Significant advances in diagnostic imaging modalities and image processing software, which have enabled surgeons to obtain detailed anatomical information preoperatively for each patient, should be incorporated in surgical simulation. It would be especially useful for difficult procedures such as hepatectomy and pancreatectomy. The present study was undertaken to create a surgical simulator based on radiological images from an individual patient and demonstrate the feasibility of using this system in a real clinical environment.


This study was approved by the Ethics Committee of Jichi Medical University Hospital. The study consisted of four steps:
  1. 1.

    Obtaining imaging information. Multi-detector row CT (MDCT) scan (SOMATOM Definition Flash®, Siemens, Munich, Germany) images were obtained during preoperative evaluation of patients scheduled to undergo hepatectomy or pancreatectomy. A dynamic study using iodinated contrast medium was performed, following a routine imaging protocol for detailed imaging examinations. Arterial, portal venous, and equilibrium phases were imaged for planned hepatic resections, and the early arterial phase, late arterial phase, and portal/equilibrium phase were scanned for planned pancreatic resections. All CT scans were performed in the expiratory phase. All images were stored as DICOM (Digital Imaging and communication in Medicine) datasets (slice thickness, 1 mm) and sent to a workstation.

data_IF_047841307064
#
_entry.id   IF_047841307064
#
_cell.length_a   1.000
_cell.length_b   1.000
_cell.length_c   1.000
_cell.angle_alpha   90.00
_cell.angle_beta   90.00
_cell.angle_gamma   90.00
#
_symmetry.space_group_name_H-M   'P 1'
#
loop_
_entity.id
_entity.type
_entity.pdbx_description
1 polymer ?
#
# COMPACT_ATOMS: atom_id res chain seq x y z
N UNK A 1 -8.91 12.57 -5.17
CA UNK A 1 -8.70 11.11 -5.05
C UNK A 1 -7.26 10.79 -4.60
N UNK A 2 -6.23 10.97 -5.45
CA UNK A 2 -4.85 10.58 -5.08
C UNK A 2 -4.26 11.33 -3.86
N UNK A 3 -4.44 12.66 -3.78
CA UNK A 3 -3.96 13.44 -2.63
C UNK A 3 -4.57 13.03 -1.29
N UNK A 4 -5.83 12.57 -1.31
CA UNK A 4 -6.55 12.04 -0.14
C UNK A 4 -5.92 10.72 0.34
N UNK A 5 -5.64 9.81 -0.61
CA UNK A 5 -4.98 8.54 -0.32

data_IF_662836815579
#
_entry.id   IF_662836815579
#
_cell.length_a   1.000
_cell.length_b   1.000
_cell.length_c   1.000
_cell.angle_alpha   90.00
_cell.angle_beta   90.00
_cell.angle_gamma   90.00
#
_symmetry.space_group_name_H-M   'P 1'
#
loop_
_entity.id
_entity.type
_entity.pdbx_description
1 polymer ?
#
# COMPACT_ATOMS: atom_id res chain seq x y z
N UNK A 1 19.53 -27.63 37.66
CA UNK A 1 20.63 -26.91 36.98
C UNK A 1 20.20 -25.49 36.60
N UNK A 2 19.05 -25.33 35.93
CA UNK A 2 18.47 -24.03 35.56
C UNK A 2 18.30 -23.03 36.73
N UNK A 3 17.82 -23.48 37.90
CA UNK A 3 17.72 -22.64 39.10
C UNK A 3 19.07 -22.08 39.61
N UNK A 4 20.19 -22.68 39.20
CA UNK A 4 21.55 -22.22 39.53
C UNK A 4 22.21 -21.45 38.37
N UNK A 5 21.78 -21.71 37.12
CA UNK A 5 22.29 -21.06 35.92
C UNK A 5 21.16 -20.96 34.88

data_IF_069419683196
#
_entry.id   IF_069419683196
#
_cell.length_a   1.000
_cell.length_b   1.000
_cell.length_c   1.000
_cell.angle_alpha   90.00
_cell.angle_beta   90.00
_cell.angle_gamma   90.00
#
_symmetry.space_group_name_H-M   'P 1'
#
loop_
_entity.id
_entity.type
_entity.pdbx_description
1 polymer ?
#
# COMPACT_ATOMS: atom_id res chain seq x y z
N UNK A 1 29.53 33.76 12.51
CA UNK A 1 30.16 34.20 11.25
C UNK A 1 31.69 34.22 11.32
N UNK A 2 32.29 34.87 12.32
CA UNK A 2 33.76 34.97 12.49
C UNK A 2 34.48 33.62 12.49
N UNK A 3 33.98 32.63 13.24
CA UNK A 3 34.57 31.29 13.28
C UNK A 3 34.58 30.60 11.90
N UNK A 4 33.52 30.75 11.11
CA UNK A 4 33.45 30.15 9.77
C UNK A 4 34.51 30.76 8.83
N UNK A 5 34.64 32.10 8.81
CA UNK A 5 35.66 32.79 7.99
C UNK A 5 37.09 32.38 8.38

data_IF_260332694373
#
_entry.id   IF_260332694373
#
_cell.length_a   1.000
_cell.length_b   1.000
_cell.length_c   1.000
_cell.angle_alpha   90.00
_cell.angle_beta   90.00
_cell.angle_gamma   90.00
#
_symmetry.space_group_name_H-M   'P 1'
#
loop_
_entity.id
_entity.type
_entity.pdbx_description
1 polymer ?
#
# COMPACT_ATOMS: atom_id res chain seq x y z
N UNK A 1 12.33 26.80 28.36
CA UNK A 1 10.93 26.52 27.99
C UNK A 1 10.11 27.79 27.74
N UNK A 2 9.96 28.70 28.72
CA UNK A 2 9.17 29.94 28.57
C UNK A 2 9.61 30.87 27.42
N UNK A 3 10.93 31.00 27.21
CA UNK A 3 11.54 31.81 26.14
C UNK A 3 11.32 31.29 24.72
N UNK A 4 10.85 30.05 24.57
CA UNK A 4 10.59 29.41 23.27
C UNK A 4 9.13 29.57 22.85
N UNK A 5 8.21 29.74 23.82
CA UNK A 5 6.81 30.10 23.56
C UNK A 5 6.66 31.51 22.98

2. 2.